But applicants who are jittery about the security of their personal information shouldn't be overly concerned, he said. "The forms are extremely intrusive. It's part of the price they pay," he explained. "But leaks are extremely rare."

The legal chain of custody of the paperwork is clear. According to the National Archives, all documents created by the presidential transition are the personal property of the president-elect, not the federal government. In theory, transition staff could pack up all of the applications on Jan. 19 and send them to Chicago to be stored in Obama's Hyde Park home.

But what's most likely to happen is that the papers will be turned over to the Obama White House, where they'll become official presidential records and be subject to the Presidential Records Act.

All such papers must eventually be turned over to the National Archives. Staff there will request the Obama team eventually turn over all papers only used by the transition, too, although it will be under no legal obligation to do so.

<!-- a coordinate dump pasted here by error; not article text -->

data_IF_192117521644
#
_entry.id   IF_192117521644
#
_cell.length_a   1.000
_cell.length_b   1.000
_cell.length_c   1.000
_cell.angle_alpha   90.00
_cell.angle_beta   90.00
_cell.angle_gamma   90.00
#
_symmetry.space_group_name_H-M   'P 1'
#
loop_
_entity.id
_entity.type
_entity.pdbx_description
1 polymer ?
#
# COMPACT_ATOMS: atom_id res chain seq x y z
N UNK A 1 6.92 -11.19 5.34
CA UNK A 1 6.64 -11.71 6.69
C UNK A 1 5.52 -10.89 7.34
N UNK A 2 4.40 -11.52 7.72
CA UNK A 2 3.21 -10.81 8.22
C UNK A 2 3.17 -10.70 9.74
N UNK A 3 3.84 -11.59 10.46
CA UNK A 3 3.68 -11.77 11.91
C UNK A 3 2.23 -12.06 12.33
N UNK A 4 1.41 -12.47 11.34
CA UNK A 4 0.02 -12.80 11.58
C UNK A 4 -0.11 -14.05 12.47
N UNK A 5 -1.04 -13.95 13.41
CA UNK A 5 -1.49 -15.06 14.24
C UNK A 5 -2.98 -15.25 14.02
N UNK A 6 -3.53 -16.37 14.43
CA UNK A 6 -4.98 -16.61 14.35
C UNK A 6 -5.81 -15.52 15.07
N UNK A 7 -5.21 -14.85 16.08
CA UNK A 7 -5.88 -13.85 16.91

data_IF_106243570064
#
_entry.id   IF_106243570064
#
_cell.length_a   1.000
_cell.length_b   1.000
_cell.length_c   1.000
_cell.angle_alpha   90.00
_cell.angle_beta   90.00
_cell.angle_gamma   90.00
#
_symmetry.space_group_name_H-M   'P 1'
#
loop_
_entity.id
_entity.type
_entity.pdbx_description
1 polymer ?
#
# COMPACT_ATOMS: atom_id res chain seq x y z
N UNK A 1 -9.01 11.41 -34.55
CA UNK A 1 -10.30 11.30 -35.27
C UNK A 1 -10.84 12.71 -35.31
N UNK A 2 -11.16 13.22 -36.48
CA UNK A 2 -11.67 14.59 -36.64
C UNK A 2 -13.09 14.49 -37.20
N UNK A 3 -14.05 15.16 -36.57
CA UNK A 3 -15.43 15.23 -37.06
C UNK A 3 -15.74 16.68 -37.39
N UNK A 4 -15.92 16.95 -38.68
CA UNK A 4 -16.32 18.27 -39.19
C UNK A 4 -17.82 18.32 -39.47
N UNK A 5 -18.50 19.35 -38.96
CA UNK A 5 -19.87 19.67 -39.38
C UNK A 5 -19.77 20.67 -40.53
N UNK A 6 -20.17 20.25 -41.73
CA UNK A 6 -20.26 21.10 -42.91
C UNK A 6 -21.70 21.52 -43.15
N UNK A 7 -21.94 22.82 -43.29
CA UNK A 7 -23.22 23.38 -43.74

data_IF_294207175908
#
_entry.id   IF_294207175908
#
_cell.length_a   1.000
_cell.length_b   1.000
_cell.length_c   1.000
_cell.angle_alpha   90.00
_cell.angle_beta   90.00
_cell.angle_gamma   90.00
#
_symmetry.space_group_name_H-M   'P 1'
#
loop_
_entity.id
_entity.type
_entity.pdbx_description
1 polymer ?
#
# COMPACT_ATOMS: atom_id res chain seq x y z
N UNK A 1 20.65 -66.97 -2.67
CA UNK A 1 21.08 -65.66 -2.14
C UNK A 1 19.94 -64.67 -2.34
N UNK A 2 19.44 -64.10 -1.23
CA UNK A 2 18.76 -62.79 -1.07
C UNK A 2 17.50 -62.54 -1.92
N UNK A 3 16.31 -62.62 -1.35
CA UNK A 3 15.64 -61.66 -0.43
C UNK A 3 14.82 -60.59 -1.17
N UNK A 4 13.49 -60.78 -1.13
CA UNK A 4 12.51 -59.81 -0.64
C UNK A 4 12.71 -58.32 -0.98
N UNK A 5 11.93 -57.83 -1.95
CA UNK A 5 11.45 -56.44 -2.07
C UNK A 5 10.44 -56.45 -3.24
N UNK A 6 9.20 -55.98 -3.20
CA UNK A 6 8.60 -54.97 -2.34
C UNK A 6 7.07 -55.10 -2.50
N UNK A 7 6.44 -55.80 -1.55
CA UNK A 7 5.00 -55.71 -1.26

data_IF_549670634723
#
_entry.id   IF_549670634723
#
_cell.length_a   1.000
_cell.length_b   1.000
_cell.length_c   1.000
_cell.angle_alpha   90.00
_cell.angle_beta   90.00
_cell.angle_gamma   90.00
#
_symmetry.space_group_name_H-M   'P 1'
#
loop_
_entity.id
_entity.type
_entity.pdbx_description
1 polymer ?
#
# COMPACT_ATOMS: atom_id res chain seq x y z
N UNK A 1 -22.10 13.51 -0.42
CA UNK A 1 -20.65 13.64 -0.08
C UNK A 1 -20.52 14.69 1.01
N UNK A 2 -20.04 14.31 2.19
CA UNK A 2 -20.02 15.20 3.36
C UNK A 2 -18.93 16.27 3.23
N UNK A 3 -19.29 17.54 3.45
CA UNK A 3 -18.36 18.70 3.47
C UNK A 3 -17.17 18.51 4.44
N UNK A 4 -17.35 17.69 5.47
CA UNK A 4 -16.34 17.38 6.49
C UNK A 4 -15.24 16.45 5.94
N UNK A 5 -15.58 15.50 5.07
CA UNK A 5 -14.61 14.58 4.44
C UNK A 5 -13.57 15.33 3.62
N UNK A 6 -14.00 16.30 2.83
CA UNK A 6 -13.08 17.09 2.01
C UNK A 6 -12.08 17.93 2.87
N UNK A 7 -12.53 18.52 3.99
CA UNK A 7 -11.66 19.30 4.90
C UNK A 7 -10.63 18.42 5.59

"Those records are personal, they're not presidential," says Susan Cooper, a spokeswoman for the National Archives and Research Administration. "We will encourage the president and the new White House to donate any personal materials to his future presidential library."

Don't worry, though: That doesn't mean your Facebook page will be on display at the Obama museum in Chicago in 2027. "There are very clear guidelines that protect people's privacy," said Cooper. "Just because you end up in the National Archives doesn't mean that it will become public information."

Even now, the Archives and the Bush White House are working out the details of whether President George W. Bush will ship paperwork generated by the transition in 2000 to the National Archives. The White House said it had no comment on what the president might do.